German Cancer Research Center and the University of Heidelberg
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CNAG sequenceRecently, researchers from the eilslabs have published together with colleagues from the DKFZ, the CNAG-CRG (Centro Nacional de Analisis Genómico) in Barcelona and the International Cancer Genome Consortium (ICGC) a benchmarking study in Nature Communications to evaluate experimental methods and bioinformatic analyses of next generation sequencing studies in the context of cancer genomics.
As a result of the study, the group, which was led by Ivo Gut from the CNAG-CRG, David Jones from the DKFZ and Roland Eils published a sequencing data record to serve as a “gold standard” for sequence analysis alongside with guidelines for bioinformatic evaluation. Laboratories that start out in the field of genome analysis can now use this data record as a basis to check whether the bioinformatic methods that they are using are capable of detecting all mutations concealed therein. This hopefully helps the international cancer genomics community to establish desperately needed standards for bioinformatics analysis.

Within the eilslabs, the study was driven forward by PhD student Ivo Buchhalter from the Computational Oncology group.

Further Information:

  • Publication:
    Alioto, T.S.*, Buchhalter, I.*, Derdak, S., Hutter, B., Eldridge, M.D., Hovig, E., Heisler, L.E., Beck, T.A., Simpson, J.T., Tonon, L., Sertier, A.S., Patch, A.M., Jager, N., Ginsbach, P., Drews, R., Paramasivam, N., Kabbe, R., Chotewutmontri, S., Diessl, N., Previti, C., Schmidt, S., Brors, B., Feuerbach, L., Heinold, M., Grobner, S., Korshunov, A., Tarpey, P.S., Butler, A.P., Hinton, J., Jones, D., Menzies, A., Raine, K., Shepherd, R., Stebbings, L., Teague, J.W., Ribeca, P., Giner, F.C., Beltran, S., Raineri, E., Dabad, M., Heath, S.C., Gut, M., Denroche, R.E., Harding, N.J., Yamaguchi, T.N., Fujimoto, A., Nakagawa, H., Quesada, V., Valdes-Mas, R., Nakken, S., Vodak, D., Bower, L., Lynch, A.G., Anderson, C.L., Waddell, N., Pearson, J.V., Grimmond, S.M., Peto, M., Spellman, P., He, M., Kandoth, C., Lee, S., Zhang, J., Letourneau, L., Ma, S., Seth, S., Torrents, D., Xi, L., Wheeler, D.A., Lopez-Otin, C., Campo, E., Campbell, P.J., Boutros, P.C., Puente, X.S., Gerhard, D.S., Pfister, S.M., McPherson, J.D., Hudson, T.J., Schlesner, M., Lichter, P., Eils, R.@, Jones, D.T. @, & Gut, I.G. @ (2015). A comprehensive assessment of somatic mutation detection in cancer using whole-genome sequencing. Nature Communications, 6, 10001. doi: 10.1038/ncomms10001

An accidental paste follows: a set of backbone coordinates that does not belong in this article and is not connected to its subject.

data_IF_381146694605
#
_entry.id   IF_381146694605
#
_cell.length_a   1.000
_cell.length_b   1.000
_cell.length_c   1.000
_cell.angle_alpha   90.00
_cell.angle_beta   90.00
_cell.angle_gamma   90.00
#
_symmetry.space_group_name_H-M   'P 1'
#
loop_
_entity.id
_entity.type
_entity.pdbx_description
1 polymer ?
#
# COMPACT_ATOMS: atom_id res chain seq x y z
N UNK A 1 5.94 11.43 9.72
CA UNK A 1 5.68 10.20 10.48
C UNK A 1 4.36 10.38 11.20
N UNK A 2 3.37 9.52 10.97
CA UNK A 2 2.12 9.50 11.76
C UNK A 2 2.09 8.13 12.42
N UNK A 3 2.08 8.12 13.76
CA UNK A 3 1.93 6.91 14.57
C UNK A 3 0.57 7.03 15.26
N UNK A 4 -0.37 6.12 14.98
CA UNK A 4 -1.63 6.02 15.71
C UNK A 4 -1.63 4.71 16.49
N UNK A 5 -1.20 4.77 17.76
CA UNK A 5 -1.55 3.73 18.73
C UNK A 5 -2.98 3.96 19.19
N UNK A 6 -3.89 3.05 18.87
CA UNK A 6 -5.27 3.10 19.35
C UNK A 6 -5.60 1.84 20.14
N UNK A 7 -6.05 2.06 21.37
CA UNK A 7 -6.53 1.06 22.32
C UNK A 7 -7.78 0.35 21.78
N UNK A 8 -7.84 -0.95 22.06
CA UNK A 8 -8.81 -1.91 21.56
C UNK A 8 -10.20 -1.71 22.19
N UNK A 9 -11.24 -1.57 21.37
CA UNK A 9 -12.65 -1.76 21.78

@: Joint Supervision; *: equal contribution
  • DKFZ Press Release
  • CNAG Press Release

Since Monday, international researchers are meeting at the DKFZ to present the latest research results during the Systems Biology of Human Disease - SBHD conference organized by the eilslabs. Overarching topic of the conference is the use of mathematical methods and computer models to capture and study complex biological systems. Using this type of systems biology approaches, it is possible to recognize hidden relationships that are important for the emergence of complex diseases such as cancer.DSC 0522 600px

The SBHD conference series was initiated by Peter Sorger from Harvard Medical School in Boston a few years ago and has since developed into a German-American which is held alternately in Boston and Heidelberg.

On Wednesday, the last day of the conference program, two awards will be presented:

  •   Karsten Rippe (DKFZ Heidelberg and BioQuant) will receive the CSB2 Price in Systems Biology (kindly sponsored by Merrimack Pharmaceuticals) for his interdisciplinary work on the structural organization of our genome and its influence on gene regulation and disease development.
  • Kazuki Tainaka from Tokyo University will be awarded the Anne Heidenthal Prize for Fluorescence Research (kindly sponsored by Chroma Technology Corp.), for the development of CUBIC method (Clear, Unobstructed Brain Imaging cocktails and Computational Analysis). The CUBIC method is a newly developed imaging method using a combination of chemical discoloration and light-sheet fluorescent microscopy to achieve extremely detailed pictures of the inside of individual organs and even entire organisms.

Further Information:

ausgabe09Recently the ninth issue of systembiologie.de has been released. The magazine is produced by the eilslabs together with German systems biology initiatives.
Topics of this issue include interviews with renowned systems biologists Gene Myers and Alexander Hoffmann, new insights into wound healing and optogenetics alongside many other interesting articles.